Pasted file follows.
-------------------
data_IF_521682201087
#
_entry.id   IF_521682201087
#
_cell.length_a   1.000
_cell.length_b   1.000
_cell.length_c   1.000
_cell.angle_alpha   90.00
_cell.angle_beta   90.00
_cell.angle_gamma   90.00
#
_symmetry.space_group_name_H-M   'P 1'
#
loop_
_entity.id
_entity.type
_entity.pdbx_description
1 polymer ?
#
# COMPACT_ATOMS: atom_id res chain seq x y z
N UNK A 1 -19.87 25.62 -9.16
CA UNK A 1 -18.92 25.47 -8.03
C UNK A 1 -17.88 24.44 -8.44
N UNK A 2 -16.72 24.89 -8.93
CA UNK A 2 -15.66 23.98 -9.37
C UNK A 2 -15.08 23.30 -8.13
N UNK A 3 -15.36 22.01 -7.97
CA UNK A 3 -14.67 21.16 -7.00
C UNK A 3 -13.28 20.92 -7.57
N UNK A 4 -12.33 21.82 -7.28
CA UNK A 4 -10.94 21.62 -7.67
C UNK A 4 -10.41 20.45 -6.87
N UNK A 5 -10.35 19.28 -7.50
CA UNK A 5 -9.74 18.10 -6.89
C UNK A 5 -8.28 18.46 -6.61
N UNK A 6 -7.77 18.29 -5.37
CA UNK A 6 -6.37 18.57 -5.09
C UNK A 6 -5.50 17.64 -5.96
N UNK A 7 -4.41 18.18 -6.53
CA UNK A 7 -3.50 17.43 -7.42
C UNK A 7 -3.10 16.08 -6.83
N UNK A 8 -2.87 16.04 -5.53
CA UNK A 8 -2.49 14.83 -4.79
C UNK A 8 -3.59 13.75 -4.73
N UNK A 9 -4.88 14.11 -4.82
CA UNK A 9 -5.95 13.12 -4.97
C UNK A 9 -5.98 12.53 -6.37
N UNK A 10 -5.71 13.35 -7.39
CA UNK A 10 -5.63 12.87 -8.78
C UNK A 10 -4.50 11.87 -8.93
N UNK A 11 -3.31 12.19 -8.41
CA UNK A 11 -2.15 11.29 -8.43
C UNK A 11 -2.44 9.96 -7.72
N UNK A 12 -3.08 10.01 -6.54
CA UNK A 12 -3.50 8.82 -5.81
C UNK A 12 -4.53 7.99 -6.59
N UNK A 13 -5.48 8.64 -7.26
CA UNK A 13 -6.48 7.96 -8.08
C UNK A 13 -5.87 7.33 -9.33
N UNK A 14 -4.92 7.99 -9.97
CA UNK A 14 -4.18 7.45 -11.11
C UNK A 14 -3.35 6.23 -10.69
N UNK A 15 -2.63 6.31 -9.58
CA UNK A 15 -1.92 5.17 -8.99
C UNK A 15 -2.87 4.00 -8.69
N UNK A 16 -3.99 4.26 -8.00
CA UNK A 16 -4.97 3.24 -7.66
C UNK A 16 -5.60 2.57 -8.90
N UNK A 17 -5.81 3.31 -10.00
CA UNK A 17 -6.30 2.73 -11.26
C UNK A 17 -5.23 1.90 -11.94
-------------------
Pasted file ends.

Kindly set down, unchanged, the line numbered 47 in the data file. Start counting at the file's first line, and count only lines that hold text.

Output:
C UNK A 9 -5.98 12.53 -6.37